The 4x4 truck models have a stronger case that uses a stout cast alum converter cover, and can be built with a normal tailshaft and output yoke. The rv model they are talking about is called a turbo 475 I think. Many if not all have a huge drum parking brake on the output shaft. The main internal difference is the gears are straight cut rather than helical, so they make less end thrust, and should last longer. But a good offroad transmission guy (Alger, A&S Trans in Phx) told me he doesn't see a difference in life with the straight gears. All are pretty good, but avoid ones from the 1960's. You can't go too far wrong with a 2wd model from an 80's 1 ton pickup with a fixed output yoke. I see them on craigslist all the time. I have three and havent paid more than $100 yet.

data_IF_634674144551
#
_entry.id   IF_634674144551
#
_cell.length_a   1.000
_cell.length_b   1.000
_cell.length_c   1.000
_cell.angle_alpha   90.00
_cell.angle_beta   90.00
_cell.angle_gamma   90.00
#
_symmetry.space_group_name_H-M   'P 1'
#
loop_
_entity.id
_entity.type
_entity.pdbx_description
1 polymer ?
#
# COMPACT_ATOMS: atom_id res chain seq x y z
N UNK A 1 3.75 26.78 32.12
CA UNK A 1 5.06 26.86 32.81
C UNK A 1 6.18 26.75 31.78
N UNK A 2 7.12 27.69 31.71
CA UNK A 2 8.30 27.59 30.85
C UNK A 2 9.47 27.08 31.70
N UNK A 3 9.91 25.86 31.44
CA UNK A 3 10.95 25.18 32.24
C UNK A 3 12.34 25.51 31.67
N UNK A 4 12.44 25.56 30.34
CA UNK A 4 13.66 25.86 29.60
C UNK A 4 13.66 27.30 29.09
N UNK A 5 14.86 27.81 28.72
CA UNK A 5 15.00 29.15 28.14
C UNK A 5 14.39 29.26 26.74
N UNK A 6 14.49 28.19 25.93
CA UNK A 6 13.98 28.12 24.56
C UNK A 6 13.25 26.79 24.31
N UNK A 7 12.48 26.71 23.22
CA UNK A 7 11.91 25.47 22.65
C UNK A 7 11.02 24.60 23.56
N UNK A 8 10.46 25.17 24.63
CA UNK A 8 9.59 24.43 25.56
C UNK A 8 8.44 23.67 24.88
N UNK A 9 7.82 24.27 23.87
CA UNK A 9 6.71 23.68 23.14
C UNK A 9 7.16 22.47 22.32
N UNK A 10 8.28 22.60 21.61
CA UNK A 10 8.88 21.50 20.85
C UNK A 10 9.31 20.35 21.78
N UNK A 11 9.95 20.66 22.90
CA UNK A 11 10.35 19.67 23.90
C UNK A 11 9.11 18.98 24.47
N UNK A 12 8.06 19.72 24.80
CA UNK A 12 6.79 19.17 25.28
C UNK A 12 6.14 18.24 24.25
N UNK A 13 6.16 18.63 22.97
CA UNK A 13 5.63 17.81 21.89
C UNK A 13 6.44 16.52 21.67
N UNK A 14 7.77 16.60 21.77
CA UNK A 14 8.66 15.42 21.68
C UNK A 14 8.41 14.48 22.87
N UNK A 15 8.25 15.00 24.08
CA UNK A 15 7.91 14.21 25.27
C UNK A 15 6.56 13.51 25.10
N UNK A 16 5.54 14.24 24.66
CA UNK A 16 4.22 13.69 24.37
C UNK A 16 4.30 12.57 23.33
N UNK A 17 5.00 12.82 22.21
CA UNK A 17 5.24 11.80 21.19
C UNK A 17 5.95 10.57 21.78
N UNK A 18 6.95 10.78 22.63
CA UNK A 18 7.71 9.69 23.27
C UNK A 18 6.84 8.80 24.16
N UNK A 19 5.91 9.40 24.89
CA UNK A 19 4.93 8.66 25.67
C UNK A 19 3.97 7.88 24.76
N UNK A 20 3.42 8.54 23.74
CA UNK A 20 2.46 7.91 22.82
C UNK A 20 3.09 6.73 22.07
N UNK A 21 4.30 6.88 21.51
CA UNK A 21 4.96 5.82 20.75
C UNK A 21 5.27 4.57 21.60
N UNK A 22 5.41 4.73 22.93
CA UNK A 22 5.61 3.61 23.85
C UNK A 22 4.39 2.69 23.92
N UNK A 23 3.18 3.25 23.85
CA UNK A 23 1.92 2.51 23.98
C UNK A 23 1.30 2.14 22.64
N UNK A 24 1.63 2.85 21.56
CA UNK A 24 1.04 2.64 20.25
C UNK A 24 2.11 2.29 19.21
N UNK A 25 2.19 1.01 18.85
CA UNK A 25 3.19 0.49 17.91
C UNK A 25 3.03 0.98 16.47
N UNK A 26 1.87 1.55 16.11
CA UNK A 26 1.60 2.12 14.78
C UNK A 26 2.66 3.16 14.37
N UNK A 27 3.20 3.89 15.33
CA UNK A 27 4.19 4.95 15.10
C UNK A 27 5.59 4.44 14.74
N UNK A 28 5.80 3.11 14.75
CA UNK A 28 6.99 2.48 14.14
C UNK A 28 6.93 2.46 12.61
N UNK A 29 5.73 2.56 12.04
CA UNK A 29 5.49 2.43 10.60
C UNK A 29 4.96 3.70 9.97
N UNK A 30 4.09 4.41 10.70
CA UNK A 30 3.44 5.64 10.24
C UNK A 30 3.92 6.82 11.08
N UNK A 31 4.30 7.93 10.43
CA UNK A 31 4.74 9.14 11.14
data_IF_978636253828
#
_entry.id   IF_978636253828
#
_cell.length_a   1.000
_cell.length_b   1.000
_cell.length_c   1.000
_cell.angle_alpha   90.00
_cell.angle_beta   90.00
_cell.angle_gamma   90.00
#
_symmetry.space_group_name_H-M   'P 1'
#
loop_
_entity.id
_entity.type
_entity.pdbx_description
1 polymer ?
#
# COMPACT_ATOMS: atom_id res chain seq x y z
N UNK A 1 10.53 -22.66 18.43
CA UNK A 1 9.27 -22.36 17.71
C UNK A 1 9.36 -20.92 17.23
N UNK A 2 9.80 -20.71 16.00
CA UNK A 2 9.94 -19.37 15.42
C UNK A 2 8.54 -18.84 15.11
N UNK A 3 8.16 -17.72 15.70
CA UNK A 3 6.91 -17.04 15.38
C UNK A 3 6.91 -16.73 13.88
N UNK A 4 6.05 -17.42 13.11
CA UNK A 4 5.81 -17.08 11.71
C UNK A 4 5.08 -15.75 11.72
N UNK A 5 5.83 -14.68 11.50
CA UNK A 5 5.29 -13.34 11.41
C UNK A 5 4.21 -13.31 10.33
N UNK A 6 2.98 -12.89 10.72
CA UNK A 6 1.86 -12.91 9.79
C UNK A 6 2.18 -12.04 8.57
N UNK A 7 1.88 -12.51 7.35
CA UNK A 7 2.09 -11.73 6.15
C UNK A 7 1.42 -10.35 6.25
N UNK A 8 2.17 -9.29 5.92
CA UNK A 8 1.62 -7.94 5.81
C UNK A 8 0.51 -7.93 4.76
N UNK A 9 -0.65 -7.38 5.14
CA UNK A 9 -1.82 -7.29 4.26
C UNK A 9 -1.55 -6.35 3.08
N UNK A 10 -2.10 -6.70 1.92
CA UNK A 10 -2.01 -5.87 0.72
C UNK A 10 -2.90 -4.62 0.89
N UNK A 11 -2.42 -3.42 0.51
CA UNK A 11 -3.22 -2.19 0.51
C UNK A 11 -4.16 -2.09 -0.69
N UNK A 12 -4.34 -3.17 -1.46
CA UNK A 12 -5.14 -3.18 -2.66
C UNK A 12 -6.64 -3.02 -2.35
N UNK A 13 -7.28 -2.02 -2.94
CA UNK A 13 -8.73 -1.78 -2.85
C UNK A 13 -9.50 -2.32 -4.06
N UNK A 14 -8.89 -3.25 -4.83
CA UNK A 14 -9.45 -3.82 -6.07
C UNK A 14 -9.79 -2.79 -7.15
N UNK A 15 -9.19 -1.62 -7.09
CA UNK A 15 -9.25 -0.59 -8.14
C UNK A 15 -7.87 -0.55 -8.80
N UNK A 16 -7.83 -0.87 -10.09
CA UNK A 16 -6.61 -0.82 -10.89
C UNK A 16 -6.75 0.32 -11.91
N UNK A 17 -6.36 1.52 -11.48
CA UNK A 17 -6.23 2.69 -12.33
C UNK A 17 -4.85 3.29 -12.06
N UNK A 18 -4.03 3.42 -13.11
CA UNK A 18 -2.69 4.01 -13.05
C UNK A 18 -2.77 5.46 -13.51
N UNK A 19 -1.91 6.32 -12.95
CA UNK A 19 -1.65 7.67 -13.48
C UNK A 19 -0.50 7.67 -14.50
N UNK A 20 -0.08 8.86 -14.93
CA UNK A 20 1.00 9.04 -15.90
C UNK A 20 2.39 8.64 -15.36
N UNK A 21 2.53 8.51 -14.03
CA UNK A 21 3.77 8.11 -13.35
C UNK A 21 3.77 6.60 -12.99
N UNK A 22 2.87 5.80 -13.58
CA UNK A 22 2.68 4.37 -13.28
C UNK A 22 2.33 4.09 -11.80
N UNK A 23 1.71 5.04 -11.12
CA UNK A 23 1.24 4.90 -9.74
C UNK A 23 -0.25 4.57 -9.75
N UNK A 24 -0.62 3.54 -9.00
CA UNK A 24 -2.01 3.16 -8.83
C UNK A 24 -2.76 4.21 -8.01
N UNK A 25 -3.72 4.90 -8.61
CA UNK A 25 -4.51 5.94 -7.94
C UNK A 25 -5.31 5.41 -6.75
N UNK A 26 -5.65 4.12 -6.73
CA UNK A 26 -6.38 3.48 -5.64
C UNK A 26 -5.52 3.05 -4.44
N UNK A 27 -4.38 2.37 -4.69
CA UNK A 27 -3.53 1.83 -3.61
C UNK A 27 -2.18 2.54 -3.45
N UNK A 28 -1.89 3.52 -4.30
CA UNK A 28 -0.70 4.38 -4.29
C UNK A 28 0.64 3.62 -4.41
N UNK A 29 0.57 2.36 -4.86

Noise, A straight cut gear in the rear end would make your ears bleed
philofab - What is hypoid offset? Hypoid gear oil is the only thing that comes to mind and was under the impression it reduces froathing of the oil.
Check your gear pattern sounds to me like the pinion is not "IN" far enough or the pinion bearings don't have the proper preload at any rate the gears are all ready toast.
I willl find out if they are toast when I swap the spool out for a locker in a few weeks. I haven't driven the truck very much so the gears might not be toast just worn a little uneven. I can hope right.
Scottm and philofab - Thanks for the explanation, I've noticed different offsets but never gave it any thought. Any numbers regarding efficiency loss vs. teeth strength? I now might have another reason other than weight to run a Toyota 8" in my next project since I only plan to have 200 hp.